Ohio’s New Law Altering the Concealed Carry Obligations of Employers Goes Into Effect March 21

The effective date of Ohio’s new concealed carry law (SB 199) that will alter the ability of employers to ban firearms on their property and premises is quickly approaching. Signed by Governor John Kasich on December 19, 2016, SB 199 precludes private employers from adopting policies that prohibit, or have the effect of prohibiting, employees and others with valid concealed handgun licenses (CHL) from transporting and storing their handguns in personal vehicles in the employers’ parking area. The new law also expands the right of public and private Ohio colleges and universities to decide whether to permit concealed carry on their campuses.

Senate Bill 199’s Changes to Employers’ Concealed Carry Rights

With the passage of SB 199, private employers that previously could regulate all aspects of concealed carry in the workplace will have that right curtailed. SB 199 requires such employers to allow employees with a valid CHL to transport and store firearms in personal vehicles on the employer’s property (“parking lot carry law”). On the other hand, public and private colleges and universities that previously had no discretion on this subject may now decide whether to allow concealed firearms to be carried on their campuses (“campus carry law”).  Colleges and universities are also required to allow valid CHL holders to transport and store firearms in vehicles on campus.

More specifically, the new parking lot carry law makes it illegal for private employers to establish, maintain or enforce a policy or rule that prohibits, or has the effect of prohibiting, a valid CHL holder from transporting or storing firearms in a personal vehicle on the employer’s premises when the following two requirements are met:

(1) the CHL holder remains inside the vehicle with the firearm and ammunition, or the CHL holder locks the firearm and ammunition in the trunk, glove box, or other enclosed compartment or container within or on the personal vehicle when he or she leaves the vehicle, and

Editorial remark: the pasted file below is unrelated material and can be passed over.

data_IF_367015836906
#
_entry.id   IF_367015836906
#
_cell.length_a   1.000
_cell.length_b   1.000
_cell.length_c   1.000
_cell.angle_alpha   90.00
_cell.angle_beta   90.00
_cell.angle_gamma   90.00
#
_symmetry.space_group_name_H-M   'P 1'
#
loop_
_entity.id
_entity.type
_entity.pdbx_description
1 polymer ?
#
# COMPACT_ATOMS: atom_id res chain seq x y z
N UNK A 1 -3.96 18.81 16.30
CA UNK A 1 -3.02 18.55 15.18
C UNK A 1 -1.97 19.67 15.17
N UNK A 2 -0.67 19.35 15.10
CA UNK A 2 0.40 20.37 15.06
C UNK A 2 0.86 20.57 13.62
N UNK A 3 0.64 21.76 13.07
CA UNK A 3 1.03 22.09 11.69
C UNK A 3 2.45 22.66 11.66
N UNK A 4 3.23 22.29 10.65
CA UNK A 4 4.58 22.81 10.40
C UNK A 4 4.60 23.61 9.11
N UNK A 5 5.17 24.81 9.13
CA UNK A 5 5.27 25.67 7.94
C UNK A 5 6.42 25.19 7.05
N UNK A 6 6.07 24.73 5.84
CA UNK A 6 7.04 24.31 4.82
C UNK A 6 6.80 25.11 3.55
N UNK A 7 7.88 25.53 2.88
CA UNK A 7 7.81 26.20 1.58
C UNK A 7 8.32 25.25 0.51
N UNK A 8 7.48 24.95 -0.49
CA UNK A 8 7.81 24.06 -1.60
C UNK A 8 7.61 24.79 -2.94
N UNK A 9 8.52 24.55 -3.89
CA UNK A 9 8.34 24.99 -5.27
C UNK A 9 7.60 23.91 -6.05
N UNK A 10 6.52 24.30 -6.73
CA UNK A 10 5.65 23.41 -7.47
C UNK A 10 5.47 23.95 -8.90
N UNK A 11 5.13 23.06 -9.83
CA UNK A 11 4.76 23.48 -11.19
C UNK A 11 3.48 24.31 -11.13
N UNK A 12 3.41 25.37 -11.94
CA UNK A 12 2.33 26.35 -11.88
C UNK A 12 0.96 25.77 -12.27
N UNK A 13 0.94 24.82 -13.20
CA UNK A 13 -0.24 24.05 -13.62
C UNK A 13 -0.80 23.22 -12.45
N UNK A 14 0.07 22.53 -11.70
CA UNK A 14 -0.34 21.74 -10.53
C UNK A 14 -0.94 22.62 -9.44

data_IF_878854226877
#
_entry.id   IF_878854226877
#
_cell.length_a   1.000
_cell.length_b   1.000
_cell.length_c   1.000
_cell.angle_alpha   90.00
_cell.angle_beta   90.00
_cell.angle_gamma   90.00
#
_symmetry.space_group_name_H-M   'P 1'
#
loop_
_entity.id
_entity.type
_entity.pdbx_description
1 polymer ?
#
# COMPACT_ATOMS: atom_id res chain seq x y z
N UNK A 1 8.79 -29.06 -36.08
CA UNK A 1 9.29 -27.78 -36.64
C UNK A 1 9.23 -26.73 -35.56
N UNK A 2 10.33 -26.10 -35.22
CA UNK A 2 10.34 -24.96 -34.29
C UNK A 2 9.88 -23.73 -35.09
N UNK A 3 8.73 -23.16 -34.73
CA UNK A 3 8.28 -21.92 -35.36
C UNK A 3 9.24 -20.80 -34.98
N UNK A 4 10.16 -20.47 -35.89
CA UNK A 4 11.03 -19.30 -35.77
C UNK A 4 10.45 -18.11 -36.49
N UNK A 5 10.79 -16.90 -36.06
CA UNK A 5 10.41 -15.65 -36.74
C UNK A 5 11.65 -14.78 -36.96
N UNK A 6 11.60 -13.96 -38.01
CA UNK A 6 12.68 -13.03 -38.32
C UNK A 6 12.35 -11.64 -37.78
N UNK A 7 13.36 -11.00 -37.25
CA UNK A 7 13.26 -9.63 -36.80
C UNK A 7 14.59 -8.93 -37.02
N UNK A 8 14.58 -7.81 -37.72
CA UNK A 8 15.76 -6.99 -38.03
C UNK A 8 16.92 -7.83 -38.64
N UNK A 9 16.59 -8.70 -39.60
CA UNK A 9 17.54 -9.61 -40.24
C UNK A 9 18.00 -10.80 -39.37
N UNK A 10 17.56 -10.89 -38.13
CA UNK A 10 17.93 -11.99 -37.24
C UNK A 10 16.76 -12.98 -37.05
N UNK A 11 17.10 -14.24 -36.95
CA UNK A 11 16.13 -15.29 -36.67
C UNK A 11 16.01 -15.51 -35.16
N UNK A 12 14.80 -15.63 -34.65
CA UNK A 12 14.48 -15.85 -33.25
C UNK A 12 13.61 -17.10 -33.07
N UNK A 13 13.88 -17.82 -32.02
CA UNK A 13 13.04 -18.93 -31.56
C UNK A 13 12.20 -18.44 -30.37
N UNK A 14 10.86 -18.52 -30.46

(2) the vehicle is in a location where it is otherwise permitted to be.

As for the campus carry law, the board of trustees or the governing body of the institution may now vote on and adopt policies or rules that authorize specific individuals or classes of individuals to carry a concealed handgun on campus. This means that the institutions could vote to allow concealed carry for the entire campus or for certain segments of the campus only, such as faculty and/or staff.

Application of the Parking Lot Carry and Campus Carry Laws

As this new law is implemented, employers are faced with questions concerning what policies may have the effect of prohibiting CHL holders from storing firearms in personal vehicles.  The parking lot carry law does not specify how employers may lawfully address situations where an individual transports and stores firearms and ammunition on the employer’s premises in a manner inconsistent with the new law’s requirements. In addition, it remains unclear what remedies an employee may have for violations of the parking lot carry law. Whether or not SB 199 is a welcome change for employers, its provisions will go into effect on March 21. Before that effective date, employers should reassess their weapons policies and practices in light of the new Ohio law. Employers who have locations outside Ohio should also should consider the concealed carry laws of other states. For instance, on February 22, New Hampshire became the 12th state to enact “constitutional carry” legislation that legalizes carrying a concealed weapon without a license. Other states are considering similar bills to abolish concealed carry permit requirements. This new legislation could have implications for the implementation and enforcement of concealed carry policies and practices in those particular states. To the extent concealed carry policies and practices are revised or rescinded in light of Ohio’s and other states’ laws, employers should provide their employees with notice as soon as practicable. Employers also should closely monitor the applicable laws and be prepared to take proactive steps to adjust policies and practices as new guidance on application of the laws becomes available.

For more information on SB 199, click here.

M. Scott McIntyre is a partner at BakerHostetler.  He is certified as a specialist in employment and labor law and is a leader of the firm’s employment and labor practice. Lindsay P. Sadlowski, staff attorney at BakerHostetler.

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